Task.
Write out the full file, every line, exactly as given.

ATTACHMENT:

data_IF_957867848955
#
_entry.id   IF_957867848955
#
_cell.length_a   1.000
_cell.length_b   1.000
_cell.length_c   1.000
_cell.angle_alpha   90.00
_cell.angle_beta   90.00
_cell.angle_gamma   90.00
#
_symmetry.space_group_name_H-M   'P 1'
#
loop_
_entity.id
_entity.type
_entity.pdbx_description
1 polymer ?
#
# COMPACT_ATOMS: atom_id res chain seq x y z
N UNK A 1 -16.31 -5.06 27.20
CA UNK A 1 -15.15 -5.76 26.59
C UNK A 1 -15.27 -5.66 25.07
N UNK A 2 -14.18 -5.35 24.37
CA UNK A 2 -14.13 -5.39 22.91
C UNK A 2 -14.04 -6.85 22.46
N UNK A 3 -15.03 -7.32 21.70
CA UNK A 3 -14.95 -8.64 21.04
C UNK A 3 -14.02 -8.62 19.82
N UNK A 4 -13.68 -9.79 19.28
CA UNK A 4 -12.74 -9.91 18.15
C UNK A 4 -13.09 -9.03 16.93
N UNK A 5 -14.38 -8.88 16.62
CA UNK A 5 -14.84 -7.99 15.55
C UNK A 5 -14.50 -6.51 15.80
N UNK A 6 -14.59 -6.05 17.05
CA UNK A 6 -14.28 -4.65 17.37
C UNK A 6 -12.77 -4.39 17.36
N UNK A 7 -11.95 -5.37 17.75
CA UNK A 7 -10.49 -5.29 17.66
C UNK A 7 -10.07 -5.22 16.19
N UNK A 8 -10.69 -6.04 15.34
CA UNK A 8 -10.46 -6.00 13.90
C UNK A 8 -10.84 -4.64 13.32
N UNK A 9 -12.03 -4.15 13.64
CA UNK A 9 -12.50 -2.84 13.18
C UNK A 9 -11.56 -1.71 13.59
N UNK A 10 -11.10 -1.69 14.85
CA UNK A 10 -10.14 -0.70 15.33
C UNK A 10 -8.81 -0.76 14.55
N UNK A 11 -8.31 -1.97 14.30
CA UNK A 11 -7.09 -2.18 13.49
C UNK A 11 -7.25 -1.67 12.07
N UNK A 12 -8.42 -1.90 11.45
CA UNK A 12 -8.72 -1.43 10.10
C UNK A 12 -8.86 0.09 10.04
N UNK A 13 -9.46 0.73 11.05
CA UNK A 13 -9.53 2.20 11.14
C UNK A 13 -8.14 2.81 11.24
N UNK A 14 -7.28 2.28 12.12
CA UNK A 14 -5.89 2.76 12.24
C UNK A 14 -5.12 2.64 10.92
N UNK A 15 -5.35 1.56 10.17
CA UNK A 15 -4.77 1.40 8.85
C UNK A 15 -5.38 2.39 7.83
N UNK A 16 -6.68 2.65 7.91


data_IF_957867848955
#
_entry.id   IF_957867848955
#
_cell.length_a   1.000
_cell.length_b   1.000
_cell.length_c   1.000
_cell.angle_alpha   90.00
_cell.angle_beta   90.00
_cell.angle_gamma   90.00
#
_symmetry.space_group_name_H-M   'P 1'
#
loop_
_entity.id
_entity.type
_entity.pdbx_description
1 polymer ?
#
# COMPACT_ATOMS: atom_id res chain seq x y z
N UNK A 1 -16.31 -5.06 27.20
CA UNK A 1 -15.15 -5.76 26.59
C UNK A 1 -15.27 -5.66 25.07
N UNK A 2 -14.18 -5.35 24.37
CA UNK A 2 -14.13 -5.39 22.91
C UNK A 2 -14.04 -6.85 22.46
N UNK A 3 -15.03 -7.32 21.70
CA UNK A 3 -14.95 -8.64 21.04
C UNK A 3 -14.02 -8.62 19.82
N UNK A 4 -13.68 -9.79 19.28
CA UNK A 4 -12.74 -9.91 18.15
C UNK A 4 -13.09 -9.03 16.93
N UNK A 5 -14.38 -8.88 16.62
CA UNK A 5 -14.84 -7.99 15.55
C UNK A 5 -14.50 -6.51 15.80
N UNK A 6 -14.59 -6.05 17.05
CA UNK A 6 -14.28 -4.65 17.37
C UNK A 6 -12.77 -4.39 17.36
N UNK A 7 -11.95 -5.37 17.75
CA UNK A 7 -10.49 -5.29 17.66
C UNK A 7 -10.07 -5.22 16.19
N UNK A 8 -10.69 -6.04 15.34
CA UNK A 8 -10.46 -6.00 13.90
C UNK A 8 -10.84 -4.64 13.32
N UNK A 9 -12.03 -4.15 13.64
CA UNK A 9 -12.50 -2.84 13.18
C UNK A 9 -11.56 -1.71 13.59
N UNK A 10 -11.10 -1.69 14.85
CA UNK A 10 -10.14 -0.70 15.33
C UNK A 10 -8.81 -0.76 14.55
N UNK A 11 -8.31 -1.97 14.30
CA UNK A 11 -7.09 -2.18 13.49
C UNK A 11 -7.25 -1.67 12.07
N UNK A 12 -8.42 -1.90 11.45
CA UNK A 12 -8.72 -1.43 10.10
C UNK A 12 -8.86 0.09 10.04
N UNK A 13 -9.46 0.73 11.05
CA UNK A 13 -9.53 2.20 11.14
C UNK A 13 -8.14 2.81 11.24
N UNK A 14 -7.28 2.28 12.12
CA UNK A 14 -5.89 2.76 12.24
C UNK A 14 -5.12 2.64 10.92
N UNK A 15 -5.35 1.56 10.17
CA UNK A 15 -4.77 1.40 8.85
C UNK A 15 -5.38 2.39 7.83
N UNK A 16 -6.68 2.65 7.91